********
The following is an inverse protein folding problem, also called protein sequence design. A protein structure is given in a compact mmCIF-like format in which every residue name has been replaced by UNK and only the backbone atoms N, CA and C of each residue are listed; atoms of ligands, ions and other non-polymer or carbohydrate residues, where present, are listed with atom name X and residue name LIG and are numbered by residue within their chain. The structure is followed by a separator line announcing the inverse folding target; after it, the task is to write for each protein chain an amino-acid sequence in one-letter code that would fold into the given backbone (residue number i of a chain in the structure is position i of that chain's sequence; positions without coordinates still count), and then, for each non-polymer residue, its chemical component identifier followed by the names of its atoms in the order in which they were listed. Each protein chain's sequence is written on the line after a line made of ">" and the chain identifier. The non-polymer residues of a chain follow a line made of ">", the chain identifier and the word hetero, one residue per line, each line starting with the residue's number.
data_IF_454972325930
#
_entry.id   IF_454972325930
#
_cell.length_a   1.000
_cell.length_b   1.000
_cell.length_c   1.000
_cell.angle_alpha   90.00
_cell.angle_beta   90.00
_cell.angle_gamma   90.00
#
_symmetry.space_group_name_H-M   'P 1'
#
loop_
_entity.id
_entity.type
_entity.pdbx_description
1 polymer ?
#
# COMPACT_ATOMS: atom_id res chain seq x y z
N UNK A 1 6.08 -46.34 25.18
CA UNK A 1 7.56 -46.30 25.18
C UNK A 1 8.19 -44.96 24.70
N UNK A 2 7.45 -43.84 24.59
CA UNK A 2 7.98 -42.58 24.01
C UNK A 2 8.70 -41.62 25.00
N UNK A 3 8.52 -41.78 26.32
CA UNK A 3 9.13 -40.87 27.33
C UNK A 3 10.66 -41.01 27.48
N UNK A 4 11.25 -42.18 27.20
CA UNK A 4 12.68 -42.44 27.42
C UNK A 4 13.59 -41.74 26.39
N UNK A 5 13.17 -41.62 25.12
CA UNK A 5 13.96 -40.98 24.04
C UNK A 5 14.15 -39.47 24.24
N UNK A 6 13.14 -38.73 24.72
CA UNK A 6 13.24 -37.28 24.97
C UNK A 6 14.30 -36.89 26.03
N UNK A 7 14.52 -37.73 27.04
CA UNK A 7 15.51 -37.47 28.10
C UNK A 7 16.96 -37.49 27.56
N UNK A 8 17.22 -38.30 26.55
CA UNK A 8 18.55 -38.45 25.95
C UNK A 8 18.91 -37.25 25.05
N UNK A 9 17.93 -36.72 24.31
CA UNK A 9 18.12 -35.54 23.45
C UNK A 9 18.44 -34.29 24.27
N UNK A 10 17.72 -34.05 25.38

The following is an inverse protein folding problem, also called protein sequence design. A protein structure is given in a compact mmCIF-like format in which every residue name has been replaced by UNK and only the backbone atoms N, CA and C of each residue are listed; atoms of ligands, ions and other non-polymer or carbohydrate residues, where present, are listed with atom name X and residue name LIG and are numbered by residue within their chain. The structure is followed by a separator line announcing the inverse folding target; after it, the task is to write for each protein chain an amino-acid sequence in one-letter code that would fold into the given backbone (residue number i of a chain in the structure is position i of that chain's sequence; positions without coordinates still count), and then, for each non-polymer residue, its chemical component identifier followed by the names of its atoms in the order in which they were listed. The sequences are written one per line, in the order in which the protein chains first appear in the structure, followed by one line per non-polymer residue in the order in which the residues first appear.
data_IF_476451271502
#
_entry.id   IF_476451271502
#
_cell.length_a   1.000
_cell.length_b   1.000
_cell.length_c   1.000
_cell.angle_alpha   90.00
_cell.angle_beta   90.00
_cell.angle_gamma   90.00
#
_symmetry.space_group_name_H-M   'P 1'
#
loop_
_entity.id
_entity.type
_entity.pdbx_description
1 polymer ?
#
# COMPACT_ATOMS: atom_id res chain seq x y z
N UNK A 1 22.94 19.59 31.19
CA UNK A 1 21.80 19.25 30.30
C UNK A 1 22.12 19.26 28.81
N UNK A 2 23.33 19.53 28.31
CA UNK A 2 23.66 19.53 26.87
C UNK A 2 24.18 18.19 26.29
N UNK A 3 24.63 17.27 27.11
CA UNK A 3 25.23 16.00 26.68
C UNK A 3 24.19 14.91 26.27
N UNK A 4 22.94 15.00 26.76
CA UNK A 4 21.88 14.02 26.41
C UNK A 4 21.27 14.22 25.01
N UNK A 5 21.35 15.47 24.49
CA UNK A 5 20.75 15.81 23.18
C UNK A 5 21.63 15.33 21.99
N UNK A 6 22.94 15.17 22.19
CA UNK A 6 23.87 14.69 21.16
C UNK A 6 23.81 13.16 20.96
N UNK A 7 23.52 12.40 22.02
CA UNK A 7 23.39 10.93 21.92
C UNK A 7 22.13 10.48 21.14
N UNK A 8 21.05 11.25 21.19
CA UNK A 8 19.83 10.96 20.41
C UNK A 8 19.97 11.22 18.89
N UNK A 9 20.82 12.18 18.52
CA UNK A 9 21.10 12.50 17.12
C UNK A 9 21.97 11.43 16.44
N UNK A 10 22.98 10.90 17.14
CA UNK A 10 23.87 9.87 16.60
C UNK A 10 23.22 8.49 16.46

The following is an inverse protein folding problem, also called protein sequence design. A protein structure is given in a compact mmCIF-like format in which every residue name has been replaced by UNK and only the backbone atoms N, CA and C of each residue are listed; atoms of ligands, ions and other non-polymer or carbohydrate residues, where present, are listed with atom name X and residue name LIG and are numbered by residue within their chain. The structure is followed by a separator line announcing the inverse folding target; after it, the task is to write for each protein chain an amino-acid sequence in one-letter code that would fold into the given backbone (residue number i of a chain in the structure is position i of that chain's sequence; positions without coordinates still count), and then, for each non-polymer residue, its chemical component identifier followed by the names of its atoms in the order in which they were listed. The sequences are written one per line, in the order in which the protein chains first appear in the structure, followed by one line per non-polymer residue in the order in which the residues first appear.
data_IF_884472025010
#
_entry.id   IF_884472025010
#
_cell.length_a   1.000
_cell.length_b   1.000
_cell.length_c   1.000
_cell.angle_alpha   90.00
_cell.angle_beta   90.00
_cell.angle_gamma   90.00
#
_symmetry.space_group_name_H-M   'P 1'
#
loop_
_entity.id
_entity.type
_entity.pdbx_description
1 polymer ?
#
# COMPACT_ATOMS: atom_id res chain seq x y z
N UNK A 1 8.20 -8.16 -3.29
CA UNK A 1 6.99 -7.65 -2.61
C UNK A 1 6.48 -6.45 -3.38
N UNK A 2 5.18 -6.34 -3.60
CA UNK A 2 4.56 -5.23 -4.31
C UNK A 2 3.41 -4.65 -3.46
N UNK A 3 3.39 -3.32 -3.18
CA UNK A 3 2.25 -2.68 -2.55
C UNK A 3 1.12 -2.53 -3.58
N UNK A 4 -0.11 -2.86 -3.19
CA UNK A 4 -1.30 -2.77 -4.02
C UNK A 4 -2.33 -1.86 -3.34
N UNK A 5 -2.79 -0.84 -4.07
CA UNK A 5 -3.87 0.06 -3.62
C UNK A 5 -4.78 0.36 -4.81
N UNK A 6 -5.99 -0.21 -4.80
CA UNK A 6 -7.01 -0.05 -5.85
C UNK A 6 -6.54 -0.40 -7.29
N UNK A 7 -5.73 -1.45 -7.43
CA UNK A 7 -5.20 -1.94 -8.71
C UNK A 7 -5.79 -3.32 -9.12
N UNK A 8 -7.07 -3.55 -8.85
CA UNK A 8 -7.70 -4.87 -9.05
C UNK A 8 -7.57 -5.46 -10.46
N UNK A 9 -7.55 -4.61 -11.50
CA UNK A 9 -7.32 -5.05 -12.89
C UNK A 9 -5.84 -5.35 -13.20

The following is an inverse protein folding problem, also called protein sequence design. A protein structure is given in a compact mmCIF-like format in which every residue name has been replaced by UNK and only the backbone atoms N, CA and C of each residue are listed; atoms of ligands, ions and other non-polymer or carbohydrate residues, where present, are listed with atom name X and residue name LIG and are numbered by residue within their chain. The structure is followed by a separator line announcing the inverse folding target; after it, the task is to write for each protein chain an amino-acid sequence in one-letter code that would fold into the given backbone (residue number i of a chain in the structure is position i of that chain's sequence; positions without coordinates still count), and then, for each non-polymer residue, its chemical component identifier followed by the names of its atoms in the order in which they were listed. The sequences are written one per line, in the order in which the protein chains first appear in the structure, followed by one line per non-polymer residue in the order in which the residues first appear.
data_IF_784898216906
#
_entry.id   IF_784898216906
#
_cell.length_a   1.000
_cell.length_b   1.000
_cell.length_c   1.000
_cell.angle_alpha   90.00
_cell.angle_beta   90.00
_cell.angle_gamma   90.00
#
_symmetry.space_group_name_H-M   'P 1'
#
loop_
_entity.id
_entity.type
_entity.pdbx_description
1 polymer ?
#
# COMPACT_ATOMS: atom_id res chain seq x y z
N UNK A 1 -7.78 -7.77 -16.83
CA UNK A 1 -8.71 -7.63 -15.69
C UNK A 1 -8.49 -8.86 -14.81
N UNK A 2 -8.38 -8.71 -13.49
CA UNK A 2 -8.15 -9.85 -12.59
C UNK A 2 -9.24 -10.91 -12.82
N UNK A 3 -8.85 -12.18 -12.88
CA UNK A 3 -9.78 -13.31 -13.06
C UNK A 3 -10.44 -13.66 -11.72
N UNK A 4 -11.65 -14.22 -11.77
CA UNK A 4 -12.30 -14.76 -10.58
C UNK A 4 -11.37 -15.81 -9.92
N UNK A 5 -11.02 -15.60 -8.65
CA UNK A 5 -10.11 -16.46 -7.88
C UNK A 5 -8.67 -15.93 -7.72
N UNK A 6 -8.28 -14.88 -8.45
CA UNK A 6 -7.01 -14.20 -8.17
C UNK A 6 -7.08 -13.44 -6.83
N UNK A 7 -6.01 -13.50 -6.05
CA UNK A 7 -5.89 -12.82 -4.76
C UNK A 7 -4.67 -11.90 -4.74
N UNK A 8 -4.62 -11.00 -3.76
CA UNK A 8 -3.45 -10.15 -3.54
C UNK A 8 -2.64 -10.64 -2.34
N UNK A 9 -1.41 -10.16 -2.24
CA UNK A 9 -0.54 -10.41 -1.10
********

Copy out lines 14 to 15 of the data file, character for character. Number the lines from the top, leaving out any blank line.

#
loop_